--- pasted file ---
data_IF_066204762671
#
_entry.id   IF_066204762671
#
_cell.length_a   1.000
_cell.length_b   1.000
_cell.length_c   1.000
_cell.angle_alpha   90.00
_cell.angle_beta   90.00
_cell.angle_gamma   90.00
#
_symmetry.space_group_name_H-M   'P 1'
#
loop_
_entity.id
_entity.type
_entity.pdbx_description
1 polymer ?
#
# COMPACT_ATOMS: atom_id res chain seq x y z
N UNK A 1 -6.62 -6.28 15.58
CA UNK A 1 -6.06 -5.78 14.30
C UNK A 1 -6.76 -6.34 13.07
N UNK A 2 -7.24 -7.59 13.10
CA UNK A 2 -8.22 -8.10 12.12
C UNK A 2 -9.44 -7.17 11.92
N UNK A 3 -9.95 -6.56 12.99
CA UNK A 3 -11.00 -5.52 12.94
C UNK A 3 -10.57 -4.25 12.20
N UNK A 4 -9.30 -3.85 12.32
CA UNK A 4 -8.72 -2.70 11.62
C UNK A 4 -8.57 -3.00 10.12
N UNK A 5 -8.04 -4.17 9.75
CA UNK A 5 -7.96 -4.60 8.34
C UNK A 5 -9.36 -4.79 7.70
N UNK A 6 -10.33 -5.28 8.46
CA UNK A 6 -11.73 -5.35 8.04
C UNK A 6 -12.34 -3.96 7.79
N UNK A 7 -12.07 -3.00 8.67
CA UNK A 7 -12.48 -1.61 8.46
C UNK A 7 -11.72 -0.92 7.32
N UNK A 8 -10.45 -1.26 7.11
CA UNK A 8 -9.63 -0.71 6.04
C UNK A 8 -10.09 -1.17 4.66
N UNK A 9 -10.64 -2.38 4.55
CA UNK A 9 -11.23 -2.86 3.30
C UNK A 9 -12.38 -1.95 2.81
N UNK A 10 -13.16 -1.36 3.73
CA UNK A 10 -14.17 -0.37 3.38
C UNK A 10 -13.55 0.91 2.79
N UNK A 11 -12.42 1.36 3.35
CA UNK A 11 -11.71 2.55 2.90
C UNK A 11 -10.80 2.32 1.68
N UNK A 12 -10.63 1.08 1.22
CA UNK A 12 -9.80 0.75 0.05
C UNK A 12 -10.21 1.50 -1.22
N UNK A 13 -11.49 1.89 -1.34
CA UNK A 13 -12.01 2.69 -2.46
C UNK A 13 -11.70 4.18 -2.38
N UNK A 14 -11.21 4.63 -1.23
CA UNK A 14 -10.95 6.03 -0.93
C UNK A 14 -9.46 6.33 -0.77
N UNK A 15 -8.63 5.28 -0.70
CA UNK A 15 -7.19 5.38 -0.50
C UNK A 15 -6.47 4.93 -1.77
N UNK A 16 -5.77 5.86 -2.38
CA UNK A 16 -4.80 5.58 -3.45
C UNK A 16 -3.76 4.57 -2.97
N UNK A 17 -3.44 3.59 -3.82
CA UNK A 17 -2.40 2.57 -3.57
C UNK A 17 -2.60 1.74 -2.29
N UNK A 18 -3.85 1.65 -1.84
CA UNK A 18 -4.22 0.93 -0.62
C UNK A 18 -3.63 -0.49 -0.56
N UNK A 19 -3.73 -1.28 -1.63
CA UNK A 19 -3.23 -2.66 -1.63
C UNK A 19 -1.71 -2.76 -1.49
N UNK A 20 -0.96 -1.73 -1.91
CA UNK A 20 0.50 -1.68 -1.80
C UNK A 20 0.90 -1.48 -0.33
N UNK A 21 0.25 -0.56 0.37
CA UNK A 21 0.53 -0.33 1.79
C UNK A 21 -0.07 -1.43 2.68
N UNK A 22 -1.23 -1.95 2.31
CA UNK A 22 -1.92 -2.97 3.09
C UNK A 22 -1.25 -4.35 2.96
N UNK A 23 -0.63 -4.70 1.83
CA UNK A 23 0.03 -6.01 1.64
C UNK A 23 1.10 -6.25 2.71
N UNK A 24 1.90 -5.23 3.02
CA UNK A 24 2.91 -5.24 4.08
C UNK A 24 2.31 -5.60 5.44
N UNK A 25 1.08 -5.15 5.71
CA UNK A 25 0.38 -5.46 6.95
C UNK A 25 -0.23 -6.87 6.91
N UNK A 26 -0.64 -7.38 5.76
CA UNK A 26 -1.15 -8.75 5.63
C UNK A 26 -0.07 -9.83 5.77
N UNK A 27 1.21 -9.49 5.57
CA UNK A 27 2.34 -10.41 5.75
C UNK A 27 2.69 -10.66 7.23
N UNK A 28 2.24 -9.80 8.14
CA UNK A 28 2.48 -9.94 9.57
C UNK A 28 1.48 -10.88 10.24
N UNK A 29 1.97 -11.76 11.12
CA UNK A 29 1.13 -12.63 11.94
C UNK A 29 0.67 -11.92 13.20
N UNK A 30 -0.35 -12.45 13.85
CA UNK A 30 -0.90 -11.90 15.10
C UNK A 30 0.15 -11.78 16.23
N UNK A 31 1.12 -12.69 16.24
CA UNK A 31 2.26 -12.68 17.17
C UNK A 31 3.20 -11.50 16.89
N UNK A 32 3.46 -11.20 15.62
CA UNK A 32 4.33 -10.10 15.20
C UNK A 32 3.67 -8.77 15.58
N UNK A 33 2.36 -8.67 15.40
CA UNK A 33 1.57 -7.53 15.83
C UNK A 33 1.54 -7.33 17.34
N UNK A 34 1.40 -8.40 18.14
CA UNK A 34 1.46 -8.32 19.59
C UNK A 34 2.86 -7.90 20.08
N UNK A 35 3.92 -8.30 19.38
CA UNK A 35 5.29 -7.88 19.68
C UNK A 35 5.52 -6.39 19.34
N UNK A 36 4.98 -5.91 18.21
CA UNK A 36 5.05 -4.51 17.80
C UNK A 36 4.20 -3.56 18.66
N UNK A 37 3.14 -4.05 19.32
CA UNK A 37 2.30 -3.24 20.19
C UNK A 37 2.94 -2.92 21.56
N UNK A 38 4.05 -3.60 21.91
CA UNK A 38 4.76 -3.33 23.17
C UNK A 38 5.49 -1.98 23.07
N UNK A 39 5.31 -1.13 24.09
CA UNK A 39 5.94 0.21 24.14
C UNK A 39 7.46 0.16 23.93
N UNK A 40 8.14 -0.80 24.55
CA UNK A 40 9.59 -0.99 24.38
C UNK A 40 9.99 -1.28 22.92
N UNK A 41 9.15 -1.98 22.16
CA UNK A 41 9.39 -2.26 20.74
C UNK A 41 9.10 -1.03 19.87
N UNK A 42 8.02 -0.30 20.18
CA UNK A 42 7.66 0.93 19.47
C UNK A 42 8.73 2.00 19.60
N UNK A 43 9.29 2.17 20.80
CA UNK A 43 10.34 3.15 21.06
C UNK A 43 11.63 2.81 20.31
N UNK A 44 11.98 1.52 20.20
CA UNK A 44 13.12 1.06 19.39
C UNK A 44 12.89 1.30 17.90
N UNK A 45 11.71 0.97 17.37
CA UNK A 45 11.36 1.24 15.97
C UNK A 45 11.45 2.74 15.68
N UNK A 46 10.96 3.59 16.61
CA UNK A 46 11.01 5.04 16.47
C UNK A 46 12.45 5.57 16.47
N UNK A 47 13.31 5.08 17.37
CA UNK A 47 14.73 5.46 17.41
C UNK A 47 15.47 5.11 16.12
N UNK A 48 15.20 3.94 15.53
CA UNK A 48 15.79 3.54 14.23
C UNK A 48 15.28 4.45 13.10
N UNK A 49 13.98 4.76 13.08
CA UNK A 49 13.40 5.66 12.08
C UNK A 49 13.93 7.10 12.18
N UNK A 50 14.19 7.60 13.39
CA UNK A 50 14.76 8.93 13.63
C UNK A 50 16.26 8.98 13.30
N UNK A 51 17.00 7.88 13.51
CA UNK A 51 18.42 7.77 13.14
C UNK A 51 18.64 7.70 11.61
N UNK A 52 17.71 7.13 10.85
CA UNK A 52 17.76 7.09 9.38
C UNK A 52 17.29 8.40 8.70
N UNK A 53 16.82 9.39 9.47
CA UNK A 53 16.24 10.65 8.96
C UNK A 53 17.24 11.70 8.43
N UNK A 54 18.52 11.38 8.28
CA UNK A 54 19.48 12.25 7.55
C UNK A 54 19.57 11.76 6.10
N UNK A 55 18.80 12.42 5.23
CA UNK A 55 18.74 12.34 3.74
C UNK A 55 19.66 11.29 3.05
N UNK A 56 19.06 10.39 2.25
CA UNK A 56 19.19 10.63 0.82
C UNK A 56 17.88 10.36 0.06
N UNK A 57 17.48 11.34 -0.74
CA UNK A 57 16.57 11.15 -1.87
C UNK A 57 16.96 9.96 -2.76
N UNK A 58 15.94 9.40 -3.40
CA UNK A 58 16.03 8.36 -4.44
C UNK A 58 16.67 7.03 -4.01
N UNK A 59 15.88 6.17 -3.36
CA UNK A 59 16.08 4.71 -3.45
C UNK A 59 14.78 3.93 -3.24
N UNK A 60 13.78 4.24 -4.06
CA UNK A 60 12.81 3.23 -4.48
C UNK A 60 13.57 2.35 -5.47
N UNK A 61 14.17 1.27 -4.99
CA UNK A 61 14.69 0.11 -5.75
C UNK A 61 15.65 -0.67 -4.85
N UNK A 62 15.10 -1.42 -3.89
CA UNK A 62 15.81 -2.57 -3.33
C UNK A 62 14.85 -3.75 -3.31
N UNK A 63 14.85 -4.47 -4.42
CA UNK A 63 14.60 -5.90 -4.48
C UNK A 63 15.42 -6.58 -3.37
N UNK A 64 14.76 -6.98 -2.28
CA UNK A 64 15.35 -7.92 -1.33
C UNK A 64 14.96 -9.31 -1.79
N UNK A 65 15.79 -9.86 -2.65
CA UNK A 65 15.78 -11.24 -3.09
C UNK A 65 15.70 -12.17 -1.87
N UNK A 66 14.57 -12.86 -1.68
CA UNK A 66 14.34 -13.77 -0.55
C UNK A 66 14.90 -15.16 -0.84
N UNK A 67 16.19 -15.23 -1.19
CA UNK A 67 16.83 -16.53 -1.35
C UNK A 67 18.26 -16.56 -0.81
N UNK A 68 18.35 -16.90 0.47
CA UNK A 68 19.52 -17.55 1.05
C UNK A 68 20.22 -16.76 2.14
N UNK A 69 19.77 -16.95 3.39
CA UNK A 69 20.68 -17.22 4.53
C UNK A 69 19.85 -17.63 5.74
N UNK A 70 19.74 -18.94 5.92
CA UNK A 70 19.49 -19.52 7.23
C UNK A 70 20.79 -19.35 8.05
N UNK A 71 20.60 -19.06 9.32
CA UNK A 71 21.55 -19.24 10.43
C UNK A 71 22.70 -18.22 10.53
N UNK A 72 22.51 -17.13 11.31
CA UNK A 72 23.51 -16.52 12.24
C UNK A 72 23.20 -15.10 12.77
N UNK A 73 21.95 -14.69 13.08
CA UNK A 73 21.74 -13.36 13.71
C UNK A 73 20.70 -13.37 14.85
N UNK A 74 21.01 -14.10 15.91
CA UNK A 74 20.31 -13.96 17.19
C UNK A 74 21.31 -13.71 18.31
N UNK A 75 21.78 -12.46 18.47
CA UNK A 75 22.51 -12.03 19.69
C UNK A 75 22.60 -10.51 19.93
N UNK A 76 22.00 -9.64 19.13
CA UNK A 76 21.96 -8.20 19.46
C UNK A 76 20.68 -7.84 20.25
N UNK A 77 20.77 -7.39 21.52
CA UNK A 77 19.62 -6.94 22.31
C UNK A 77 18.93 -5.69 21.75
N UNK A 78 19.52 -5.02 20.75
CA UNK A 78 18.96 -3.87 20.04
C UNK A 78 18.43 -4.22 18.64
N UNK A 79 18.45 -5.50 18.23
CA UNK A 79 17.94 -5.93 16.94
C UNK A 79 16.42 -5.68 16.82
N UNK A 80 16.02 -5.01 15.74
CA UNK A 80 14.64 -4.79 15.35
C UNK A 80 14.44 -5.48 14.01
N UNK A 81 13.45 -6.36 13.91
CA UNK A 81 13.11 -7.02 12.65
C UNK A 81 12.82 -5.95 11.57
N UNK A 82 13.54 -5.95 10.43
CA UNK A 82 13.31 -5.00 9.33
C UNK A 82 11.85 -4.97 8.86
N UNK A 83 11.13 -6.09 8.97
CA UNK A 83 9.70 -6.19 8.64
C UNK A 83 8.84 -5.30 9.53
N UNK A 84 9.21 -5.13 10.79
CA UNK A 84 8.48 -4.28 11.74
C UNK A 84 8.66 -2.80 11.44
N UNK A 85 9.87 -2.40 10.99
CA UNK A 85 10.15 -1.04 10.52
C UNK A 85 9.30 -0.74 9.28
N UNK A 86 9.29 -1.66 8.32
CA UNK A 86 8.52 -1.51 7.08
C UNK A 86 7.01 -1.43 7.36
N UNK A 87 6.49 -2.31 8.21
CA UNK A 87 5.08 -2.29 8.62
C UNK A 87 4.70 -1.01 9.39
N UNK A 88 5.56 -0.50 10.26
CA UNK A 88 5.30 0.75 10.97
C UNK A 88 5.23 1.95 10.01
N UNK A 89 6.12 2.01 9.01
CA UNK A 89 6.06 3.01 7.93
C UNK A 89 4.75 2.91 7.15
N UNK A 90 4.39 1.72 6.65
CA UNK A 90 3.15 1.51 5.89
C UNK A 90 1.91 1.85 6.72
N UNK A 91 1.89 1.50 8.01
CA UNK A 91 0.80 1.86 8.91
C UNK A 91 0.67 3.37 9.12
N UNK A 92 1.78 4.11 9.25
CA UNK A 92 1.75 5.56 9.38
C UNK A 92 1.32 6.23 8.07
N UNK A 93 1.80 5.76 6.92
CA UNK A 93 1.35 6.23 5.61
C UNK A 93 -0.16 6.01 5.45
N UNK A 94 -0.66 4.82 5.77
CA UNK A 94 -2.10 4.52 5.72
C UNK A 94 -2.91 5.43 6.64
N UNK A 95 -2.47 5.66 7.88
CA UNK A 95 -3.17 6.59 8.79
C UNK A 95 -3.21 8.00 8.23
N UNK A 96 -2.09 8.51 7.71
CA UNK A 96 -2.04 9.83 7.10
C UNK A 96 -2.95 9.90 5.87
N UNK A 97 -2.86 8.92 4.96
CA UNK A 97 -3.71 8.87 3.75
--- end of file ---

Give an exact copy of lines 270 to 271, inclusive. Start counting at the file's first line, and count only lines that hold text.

N UNK A 84 9.21 -5.13 10.79
CA UNK A 84 8.48 -4.28 11.74